Architects & Property Developers
If you are looking to generate work from fellow professionals such as architects, they will be most interested in seeing your design philosophy. i.e. your hand sketches, your models alongside your finished rendered computer models. The ability to graphically communicate your ideas using hand drawn sketches could set you apart from the composition, so don’t be afraid to include them in your portfolio.
It may seem obvious, but often it is not so easy to put aside your own preconceived ideas in order to let the reader’s needs shape your site… Precisely what you choose to show should be influenced by the type of work you’re after. Now, this applies to students, interns, and professionals alike. If you fill yours with slick computer renderings and no sketches it tells me that your competency is computer rendering. This may be fine for some clients, but others may want to see hand drawn sketches.
I think computer rendering is great when done well. But I also think they can put people off. whereas the best hand renders illustrate your artistic viewpoint: a garden’s true nature, the messiness of the world, a narrative, a story. Showing some versatility is a plus too, even for seasoned pros. Sculpture, photography, drawing, furniture design, painting; whatever creative pursuits you engage in when you leave the studio should have some sort of home in your portfolio.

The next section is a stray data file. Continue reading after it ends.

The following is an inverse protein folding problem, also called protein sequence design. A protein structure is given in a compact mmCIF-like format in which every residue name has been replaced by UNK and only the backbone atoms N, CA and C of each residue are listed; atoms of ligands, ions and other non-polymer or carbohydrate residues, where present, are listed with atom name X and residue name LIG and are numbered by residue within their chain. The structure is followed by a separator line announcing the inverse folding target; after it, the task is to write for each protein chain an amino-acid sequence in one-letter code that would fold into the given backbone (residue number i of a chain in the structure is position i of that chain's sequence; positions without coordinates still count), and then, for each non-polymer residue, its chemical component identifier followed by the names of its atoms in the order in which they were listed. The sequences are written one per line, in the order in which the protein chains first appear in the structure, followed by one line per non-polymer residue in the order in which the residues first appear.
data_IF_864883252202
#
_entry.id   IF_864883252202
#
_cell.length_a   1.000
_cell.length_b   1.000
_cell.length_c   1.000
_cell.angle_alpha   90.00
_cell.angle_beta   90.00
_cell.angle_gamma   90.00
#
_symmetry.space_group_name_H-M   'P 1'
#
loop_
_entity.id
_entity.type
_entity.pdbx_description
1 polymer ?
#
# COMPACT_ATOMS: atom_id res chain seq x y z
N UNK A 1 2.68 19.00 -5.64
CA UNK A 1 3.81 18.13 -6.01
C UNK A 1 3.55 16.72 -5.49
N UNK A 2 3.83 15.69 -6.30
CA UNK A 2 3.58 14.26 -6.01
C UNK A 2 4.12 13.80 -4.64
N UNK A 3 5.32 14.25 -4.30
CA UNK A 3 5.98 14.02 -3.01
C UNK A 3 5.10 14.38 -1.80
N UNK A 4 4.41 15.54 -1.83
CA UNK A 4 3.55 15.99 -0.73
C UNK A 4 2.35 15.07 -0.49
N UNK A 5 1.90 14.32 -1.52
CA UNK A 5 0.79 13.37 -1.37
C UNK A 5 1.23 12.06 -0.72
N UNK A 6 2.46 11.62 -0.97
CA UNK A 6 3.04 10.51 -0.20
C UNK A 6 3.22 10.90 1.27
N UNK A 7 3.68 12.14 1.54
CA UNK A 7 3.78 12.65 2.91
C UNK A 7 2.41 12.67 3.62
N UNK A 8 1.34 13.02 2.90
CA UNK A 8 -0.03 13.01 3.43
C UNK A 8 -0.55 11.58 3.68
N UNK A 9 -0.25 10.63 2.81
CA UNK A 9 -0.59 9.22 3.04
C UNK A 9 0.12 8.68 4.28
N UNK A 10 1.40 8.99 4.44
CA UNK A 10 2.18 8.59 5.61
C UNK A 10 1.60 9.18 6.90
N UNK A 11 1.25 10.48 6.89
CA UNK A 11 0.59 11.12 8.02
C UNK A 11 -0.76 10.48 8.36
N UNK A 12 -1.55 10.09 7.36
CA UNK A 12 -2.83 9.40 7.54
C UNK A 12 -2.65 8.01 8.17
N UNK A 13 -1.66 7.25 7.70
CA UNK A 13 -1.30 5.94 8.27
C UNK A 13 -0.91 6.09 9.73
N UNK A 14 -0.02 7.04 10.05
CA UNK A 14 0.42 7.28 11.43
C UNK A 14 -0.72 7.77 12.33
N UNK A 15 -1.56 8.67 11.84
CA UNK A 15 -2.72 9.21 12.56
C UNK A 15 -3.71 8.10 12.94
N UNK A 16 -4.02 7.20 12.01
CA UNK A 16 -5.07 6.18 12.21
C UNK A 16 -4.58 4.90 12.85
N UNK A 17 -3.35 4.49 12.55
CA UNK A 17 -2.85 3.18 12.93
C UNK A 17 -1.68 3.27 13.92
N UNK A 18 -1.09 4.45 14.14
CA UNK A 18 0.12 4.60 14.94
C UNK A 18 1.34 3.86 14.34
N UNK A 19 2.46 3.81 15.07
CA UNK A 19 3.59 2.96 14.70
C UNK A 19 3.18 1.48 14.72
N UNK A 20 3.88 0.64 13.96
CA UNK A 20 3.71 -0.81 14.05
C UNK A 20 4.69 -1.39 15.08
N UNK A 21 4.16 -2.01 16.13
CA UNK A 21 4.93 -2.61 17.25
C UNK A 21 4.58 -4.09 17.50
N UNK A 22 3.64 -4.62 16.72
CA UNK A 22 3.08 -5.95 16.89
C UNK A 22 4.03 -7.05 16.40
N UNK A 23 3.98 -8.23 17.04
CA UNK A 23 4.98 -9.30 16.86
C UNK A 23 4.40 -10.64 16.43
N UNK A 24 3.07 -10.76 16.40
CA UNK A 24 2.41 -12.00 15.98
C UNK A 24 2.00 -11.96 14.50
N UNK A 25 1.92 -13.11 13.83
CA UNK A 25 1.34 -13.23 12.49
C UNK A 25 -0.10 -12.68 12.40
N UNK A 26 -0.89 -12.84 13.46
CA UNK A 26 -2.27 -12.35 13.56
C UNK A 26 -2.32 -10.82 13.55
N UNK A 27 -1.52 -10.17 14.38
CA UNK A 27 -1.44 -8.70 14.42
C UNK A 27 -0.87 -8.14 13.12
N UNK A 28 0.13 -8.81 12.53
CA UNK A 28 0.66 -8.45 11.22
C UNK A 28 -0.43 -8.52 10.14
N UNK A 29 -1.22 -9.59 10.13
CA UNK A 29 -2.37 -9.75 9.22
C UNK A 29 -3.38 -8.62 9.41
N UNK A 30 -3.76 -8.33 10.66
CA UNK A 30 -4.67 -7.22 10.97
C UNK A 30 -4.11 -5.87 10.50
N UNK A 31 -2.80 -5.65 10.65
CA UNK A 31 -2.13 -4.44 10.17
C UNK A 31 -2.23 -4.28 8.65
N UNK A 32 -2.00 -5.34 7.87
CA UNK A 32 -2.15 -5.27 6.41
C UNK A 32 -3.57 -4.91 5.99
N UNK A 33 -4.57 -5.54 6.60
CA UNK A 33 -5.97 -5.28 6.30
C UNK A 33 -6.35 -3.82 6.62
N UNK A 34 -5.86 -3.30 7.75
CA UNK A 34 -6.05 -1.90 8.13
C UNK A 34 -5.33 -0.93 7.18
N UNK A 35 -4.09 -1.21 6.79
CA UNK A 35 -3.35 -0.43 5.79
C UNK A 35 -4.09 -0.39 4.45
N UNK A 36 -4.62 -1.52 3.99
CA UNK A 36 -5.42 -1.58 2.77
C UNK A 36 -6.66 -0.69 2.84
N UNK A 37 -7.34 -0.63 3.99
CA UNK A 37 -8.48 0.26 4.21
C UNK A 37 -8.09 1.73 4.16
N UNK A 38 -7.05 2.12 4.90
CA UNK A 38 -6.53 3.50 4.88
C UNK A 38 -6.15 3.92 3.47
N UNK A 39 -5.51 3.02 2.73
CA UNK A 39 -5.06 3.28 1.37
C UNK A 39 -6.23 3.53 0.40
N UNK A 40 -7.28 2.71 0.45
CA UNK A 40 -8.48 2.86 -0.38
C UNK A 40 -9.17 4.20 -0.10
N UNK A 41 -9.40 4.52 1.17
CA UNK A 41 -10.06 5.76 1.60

Including academic or theoretical projects is usually your only option early in your career. As you begin practicing and building things, always be photographing and documenting your work with your portfolio in mind. Process imagery, (your hand-drawn sketches) will often get lost, but an architect will often find this more compelling than the final work. It’s proof of your skill as a designer and your ability to steer your ideas through the minefield of design and construction.
I’m assuming if you’re building gardens in the real world, you’ve got this figured out and if not, you need to do our CBPP course. If you’re an intern or graduate from a reputable course, then you too should have an example which will set you apart from the competition. The ability to produce full construction and specification documents sets you apart from the other 50% of designers who can’t. Show these in your portfolio and explain why they are so important.
Transitioning From Student To Professional
There comes a point in your career when you’re transitioning from student academic work to built-work. Always tailor your digital portfolio to the narrative you’re advancing. If all you have are planting images or pictures of design details, use these to tell your story. An established designer is likely to have all built gardens and no academic work in their portfolio.
Your digital portfolio shouldn’t contain every bit of work you’ve ever completed. Populate it with your best and most current work. Gardens from five years ago might look dated.
The jump to professional photography is a big step. But, think about the time investment of designing and building the work. Isn’t that worthy of hiring another pro to document it properly? It has little value if the photographs don’t compliment the quality of your design. And, image quality directly correlates to what you can charge for your services. Again, it’s all about the narrative.
If you can’t afford professional images invest in a good DSLR and learn to use it along with Lightroom and Photoshop. When including project images from a previous employer be sure to get permission. If necessary, purchase the rights to use the images on your site beforehand. If you don’t have good photography for a project, leave it out. Poor photography calls into question your other work as well and your judgment for including it